The Phillies are going to the World Series. I didn’t expect to write those eight words when I started this blog, but it’s such a beautiful sentence that I think I’ll be repeating it over and over for the next week until the World Series starts.
So many crazy things to consider, so much time over the next week to write about them, but here are a few random thoughts to consider after last night’s 5-1 NLCS championship victory.
Look Out, Lefty
Cole Hamels has now pitched two of the top seven postseason games in Phillies history. His line from last night: 7 IP, 5 H, 1 ER, 3 BB, 5 K, 104 pitches (68 strikes).
As noted yesterday, he’s now the first Phillies pitcher to win three straight postseason starts. And with more of the same—meaning two good World Series outings—he could end the season just behind the legendary Steve Carlton in career Phillies postseason victories (Carlton has 6, Hamels 3).
It’s Outta Here!
With Jimmy Rollins’ first-inning home run, the 2008 Phillies moved past the 1983 Phillies for most home runs in a postseason. They’ve hit 10 in 9 games, and now trail only the 1993 Phillies (13 in 12 postseason games).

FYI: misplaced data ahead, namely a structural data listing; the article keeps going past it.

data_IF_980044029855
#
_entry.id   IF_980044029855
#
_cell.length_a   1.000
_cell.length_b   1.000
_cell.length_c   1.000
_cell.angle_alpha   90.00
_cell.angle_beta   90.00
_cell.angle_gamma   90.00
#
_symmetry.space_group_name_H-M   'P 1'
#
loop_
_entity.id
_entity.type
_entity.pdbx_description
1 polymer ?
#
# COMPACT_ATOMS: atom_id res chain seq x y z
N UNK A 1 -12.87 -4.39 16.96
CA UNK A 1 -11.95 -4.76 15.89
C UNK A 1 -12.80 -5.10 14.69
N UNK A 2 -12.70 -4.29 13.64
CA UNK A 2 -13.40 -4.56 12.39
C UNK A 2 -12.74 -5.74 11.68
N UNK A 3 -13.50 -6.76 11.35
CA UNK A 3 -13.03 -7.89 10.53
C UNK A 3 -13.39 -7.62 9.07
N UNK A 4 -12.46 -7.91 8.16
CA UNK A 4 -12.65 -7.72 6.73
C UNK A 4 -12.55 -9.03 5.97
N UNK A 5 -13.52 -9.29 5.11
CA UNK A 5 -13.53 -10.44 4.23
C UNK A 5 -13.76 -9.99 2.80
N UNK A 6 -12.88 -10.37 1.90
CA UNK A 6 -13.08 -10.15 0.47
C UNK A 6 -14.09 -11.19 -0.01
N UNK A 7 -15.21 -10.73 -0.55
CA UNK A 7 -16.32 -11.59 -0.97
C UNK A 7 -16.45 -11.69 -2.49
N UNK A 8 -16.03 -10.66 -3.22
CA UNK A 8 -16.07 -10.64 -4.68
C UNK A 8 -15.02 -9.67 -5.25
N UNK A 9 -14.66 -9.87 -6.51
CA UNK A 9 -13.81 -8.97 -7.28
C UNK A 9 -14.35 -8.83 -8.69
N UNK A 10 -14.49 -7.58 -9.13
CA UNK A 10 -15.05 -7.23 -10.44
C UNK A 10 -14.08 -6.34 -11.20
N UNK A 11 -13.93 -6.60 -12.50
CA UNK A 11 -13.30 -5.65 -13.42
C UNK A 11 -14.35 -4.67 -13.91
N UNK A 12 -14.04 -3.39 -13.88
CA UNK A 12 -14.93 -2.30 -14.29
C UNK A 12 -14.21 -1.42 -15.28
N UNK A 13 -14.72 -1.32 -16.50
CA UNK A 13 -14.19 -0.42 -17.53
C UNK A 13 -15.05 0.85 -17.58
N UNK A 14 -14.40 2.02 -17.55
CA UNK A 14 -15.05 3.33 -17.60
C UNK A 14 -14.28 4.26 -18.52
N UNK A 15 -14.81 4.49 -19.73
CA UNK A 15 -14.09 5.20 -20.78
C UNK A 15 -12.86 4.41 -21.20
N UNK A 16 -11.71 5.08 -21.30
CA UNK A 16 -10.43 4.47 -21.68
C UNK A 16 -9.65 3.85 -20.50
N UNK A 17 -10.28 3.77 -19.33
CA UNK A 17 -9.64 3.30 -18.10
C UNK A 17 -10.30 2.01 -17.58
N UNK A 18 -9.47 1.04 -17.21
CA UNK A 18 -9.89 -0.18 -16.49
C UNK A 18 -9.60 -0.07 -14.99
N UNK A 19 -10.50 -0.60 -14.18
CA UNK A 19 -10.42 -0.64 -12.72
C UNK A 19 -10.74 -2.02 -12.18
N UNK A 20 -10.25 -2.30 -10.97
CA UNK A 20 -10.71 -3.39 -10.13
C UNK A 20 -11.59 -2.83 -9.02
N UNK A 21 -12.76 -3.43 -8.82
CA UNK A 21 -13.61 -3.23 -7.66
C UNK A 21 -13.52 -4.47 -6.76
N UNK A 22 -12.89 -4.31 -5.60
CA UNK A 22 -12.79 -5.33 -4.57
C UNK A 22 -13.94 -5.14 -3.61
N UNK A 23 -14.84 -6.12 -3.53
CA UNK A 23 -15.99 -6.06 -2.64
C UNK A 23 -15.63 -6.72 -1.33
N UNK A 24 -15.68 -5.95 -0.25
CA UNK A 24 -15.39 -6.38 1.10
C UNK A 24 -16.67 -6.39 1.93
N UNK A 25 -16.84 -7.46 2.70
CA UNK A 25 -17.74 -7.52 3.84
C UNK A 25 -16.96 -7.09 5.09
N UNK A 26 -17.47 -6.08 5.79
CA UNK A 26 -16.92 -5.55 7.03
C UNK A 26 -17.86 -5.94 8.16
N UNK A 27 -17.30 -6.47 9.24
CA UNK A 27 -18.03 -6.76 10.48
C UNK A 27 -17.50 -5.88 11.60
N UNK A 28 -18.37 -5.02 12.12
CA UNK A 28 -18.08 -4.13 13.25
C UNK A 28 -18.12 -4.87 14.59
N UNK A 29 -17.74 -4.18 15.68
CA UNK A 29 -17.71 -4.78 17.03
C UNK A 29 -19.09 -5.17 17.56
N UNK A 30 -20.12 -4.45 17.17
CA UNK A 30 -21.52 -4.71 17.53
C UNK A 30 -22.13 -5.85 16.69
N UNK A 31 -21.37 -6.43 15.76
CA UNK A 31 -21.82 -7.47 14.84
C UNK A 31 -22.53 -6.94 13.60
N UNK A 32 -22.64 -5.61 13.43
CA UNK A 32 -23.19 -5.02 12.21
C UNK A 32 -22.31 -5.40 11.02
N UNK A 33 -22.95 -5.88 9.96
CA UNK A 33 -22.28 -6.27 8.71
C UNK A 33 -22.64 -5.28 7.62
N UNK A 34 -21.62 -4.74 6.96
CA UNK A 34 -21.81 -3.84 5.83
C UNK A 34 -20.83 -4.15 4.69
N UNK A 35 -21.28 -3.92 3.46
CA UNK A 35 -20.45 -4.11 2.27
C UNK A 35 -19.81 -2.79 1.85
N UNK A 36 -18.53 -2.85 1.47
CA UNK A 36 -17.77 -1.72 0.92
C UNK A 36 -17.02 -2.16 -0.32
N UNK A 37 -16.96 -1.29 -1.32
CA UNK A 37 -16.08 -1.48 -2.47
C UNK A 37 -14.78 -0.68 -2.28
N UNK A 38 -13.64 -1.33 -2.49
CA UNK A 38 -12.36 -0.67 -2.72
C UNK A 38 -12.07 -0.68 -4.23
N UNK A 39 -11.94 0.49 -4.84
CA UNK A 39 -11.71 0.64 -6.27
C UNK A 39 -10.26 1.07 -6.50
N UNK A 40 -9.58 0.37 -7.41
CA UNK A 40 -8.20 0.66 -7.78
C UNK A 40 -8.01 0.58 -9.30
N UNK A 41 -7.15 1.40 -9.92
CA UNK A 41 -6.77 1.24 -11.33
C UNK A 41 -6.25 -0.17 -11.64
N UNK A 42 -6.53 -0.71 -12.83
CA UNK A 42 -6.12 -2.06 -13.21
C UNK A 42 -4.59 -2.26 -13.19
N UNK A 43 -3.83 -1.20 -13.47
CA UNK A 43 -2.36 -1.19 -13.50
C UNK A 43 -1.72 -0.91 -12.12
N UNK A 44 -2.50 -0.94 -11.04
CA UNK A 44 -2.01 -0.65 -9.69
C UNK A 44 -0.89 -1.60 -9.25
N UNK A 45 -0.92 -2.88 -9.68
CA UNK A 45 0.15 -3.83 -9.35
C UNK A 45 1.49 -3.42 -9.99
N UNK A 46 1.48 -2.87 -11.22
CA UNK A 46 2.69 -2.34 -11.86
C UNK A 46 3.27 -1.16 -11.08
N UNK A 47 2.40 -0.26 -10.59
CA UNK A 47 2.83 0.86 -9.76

What’s surprising, though not if you’ve seen the games, is who’s not leading the charge. Ryan Howard has none and Chase Utley has one. Pat Burrell (3), Rollins (2), and Shane Victorino (2) have done the most damage.
Looking at the numbers below from every Phillies postseason, it’s amazing to consider that the 1980 Phillies hit just four postseason home runs—and went homerless in 7 of their 11 games. Mike Schmidt had a team-high of two.
Here are the Phillies all-time postseason home run leaders, thanks to the Phillies’ Larry Shenk: Lenny Dykstra (6), Greg Luzinski and Gary Matthews (5 each), Schmidt and Burrell (4 each).
2008: 10 HR in 9 games
2007: 5 HR in 3 games
1993: 13 HR in 12 games
1983: 9 HR in 9 games
1981: 4 HR in 5 games
1980: 4 HR in 11 games
1978: 5 HR in 4 games
1977: 2 HR in 4 games
1976: 1 HR in 3 games
1950: 0 HR in 4 games
1915: 1 HR in 5 games
The Game Actually Mattered
Isn’t it an odd coincidence that Brad Lidge ended up being the pitcher who decided the home-field advantage for the World Series—which now works against the Phillies?
In the 15th inning of the All-Star game—after having warmed up six times and thrown upwards of 100 pitches—Lidge allowed the game-winning run on a sacrifice fly to Texas’ Michael Young. Since the American League won the All-Star game, the AL team gets to host the World Series.
Other Philly-related quirks from that game: ex-Phillies manager Terry Francona guided the AL to the win, and Public Enemy No. 1, J.D. Drew, was the game’s MVP.